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Does anyone know anything about partnerships? A friend told me not to put any MLP'S,LP's or PTP'S in my roth IRA because I would be penalized taxwise somehow but did not know why. I thought that was the whole idea of roth IRA's, to not tax earnings on investments inside the IRA? Thanks in advance for any input or advise!
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ricki69 asks,

Does anyone know anything about partnerships? A friend told me not to put any MLP'S,LP's or PTP'S in my roth IRA because I would be penalized taxwise somehow but did not know why. I thought that was the whole idea of roth IRA's, to not tax earnings on investments inside the IRA? Thanks in advance for any input or advise!

If you hold a Master Limited Partnerships (MLP) in a Traditional or Roth IRA, you must pay tax on their Unrelated Business Income (UBI). See IRS Form 990-T.

http://www.irs.gov/pub/irs-pdf/i990t.pdf

intercst
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If you hold a Master Limited Partnerships (MLP) in a Traditional or Roth IRA, you must pay tax on their Unrelated Business Income (UBI).


Actually, taxes become an issue in an IRA only if UBI > $1000.


A decent resource for partnership info is the National Association of Publicly Traded Partnership (NAPTP) site. The PTP 101 and FAQ section has some helpful background info.

http://www.naptp.org/index.html


Hohum
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The royalty trusts described here--

http://boards.fool.com/Message.asp?mid=12276936

are technically partnerships. The UBTI question when held in IRAs and Roths has been much discussed.

These trusts routinely send you a detailed tax package telling you exactly how to file taxes--especially to claim the oil depletion allowance (or minerals depletion in the case of iron ore trusts).

But apparently this issue has been resolved. SBR this year has a statement in their tax booklet indicating the UBTI is due only if you borrow money to buy your shares. (But IRAs are not allowed to borrow money anyway.)

In previous debates, some royalty trusts have offered to appear in tax court for their unit holders. They feel strongly that UBTI is not due on their unit payments.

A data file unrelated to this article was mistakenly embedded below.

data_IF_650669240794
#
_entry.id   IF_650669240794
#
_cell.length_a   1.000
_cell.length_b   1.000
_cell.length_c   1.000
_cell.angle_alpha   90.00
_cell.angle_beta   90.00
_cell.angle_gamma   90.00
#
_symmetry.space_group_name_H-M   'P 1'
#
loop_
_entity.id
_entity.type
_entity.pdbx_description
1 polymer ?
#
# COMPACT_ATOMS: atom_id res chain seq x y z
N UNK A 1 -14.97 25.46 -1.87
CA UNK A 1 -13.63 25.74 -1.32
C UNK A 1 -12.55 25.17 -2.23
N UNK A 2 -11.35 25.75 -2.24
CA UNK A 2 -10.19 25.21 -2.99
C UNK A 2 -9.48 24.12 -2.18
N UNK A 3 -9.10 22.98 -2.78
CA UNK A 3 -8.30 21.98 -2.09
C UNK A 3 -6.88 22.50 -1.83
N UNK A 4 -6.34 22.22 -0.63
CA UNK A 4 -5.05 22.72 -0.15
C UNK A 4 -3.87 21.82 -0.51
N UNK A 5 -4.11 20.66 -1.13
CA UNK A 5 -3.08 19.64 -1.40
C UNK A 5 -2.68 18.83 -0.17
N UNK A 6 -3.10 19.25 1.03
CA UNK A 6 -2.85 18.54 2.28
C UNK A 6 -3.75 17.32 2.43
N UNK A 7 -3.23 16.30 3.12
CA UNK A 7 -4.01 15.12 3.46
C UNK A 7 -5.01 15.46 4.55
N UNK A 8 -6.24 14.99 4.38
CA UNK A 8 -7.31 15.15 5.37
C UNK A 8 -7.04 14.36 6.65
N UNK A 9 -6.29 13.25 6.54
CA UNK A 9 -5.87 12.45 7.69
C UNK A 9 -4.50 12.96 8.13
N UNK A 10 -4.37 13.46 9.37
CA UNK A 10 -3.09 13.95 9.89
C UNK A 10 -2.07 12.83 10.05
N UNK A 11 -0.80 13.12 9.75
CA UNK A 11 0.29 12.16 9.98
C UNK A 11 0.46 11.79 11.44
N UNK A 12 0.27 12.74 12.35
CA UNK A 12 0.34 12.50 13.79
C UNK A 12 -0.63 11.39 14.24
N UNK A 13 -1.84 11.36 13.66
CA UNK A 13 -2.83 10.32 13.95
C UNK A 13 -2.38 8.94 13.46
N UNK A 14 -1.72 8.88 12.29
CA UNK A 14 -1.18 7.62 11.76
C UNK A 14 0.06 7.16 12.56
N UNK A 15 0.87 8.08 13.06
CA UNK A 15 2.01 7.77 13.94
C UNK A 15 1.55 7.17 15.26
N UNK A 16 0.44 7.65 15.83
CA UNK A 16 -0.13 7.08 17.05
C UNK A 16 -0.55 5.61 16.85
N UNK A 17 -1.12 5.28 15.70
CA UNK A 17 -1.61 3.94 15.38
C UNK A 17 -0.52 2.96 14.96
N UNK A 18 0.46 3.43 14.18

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I have held REITs, BDCs, Royalty Trusts(including CANROYS) and MLPs in both my Roth and Traditional IRA for a number of years.

My tax man (CPA) has had no problem with them; it did increase my preparer fees due to the number of pages but that was it.

Don
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I have held REITs, BDCs, Royalty Trusts(including CANROYS) and MLPs in both my Roth and Traditional IRA for a number of years.

My tax man (CPA) has had no problem with them; it did increase my preparer fees due to the number of pages but that was it.

Don


The REITs and DBCs work well in an IRA.

- With the CanRoys you gave up 15% of the distributions. Since most of the CanRoys pay 10+% distributions, you gave up at least 1.5%

- With the MLPs you need the unit price to go up, since you do not benefit from the "other income" being added to your cost basis.


Hohum
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Hohum

You lost me on your statement on MLPs.

"With the MLPs you need the unit price to go up, since you do not benefit from the "other income" being added to your cost basis."

My MLPs unit prices have usually gone up but I also get cash distributions(about 8%) which are reinvested so my number of units goes up. That's good enough for me.

As to CANROYS 15% tax, the net % realized is still better than most other dividend payers and most of them are monthly payers. I think they are a good way go since most are increasing their dividends.

I have beaten S&P 500 regularly with this program.

Don
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"With the MLPs you need the unit price to go up, since you do not benefit from the "other income" being added to your cost basis."


I think I have this right.
Outside an IRA,
MLP Cost basis = MLP original cost + other income - cash distribution (treated like Return of Capital)


Since you don't track basis in an IRA (at least for tax reasons), you don't see/get the benefit of "other income" when the price goes down. OTOH, when the MLP units increase in price in your IRA, you only consider the gain and the distributions add cash to your account.

BTW, I actually invested in a tiny MLP in my Roth IRA about 2 years ago, and did really well with the investment. In 2006, UBI from the investment was $30, though I have not seen the 2007 UBI numbers yet. Excluding distributions, I made over 200% return on the investment. So I am not saying it can't/shouldn't be done, one needs to know about UBI/other income and the trade-off involved.


Hohum
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